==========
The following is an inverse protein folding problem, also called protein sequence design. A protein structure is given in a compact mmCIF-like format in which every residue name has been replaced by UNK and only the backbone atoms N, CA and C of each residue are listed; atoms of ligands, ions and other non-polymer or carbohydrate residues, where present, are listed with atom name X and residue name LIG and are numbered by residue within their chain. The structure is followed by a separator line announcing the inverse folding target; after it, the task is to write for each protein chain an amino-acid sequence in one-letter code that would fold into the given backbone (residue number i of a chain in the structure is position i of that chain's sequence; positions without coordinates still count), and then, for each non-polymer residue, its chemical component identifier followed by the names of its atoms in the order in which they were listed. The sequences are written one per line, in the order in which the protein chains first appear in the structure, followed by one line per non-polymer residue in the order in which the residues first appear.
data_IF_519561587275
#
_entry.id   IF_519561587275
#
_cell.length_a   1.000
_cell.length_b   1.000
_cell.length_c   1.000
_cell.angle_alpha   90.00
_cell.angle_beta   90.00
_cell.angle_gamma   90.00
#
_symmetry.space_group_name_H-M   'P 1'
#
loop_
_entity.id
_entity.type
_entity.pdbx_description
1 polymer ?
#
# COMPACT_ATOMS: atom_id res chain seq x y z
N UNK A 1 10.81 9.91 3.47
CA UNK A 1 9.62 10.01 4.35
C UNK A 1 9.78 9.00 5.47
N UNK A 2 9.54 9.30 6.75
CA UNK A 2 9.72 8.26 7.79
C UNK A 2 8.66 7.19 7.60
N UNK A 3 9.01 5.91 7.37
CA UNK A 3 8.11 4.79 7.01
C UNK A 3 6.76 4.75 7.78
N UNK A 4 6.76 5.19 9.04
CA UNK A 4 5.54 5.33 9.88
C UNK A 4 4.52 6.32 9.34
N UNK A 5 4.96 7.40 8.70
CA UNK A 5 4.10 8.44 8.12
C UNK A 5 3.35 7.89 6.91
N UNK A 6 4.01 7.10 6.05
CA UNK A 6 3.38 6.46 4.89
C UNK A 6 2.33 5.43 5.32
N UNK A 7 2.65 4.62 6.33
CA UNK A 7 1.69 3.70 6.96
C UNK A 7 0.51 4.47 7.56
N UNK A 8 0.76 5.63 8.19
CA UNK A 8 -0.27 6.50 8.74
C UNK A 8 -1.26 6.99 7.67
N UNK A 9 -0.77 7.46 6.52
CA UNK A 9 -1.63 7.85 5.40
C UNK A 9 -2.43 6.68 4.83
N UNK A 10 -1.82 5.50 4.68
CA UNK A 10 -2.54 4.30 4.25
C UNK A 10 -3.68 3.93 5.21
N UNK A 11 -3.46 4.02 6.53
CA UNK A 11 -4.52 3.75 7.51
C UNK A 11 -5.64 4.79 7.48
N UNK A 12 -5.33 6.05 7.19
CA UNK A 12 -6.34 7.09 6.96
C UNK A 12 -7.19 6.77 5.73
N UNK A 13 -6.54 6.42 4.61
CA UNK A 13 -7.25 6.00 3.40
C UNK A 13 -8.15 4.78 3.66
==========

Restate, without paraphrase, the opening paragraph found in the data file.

The following is an inverse protein folding problem, also called protein sequence design. A protein structure is given in a compact mmCIF-like format in which every residue name has been replaced by UNK and only the backbone atoms N, CA and C of each residue are listed; atoms of ligands, ions and other non-polymer or carbohydrate residues, where present, are listed with atom name X and residue name LIG and are numbered by residue within their chain. The structure is followed by a separator line announcing the inverse folding target; after it, the task is to write for each protein chain an amino-acid sequence in one-letter code that would fold into the given backbone (residue number i of a chain in the structure is position i of that chain's sequence; positions without coordinates still count), and then, for each non-polymer residue, its chemical component identifier followed by the names of its atoms in the order in which they were listed. The sequences are written one per line, in the order in which the protein chains first appear in the structure, followed by one line per non-polymer residue in the order in which the residues first appear.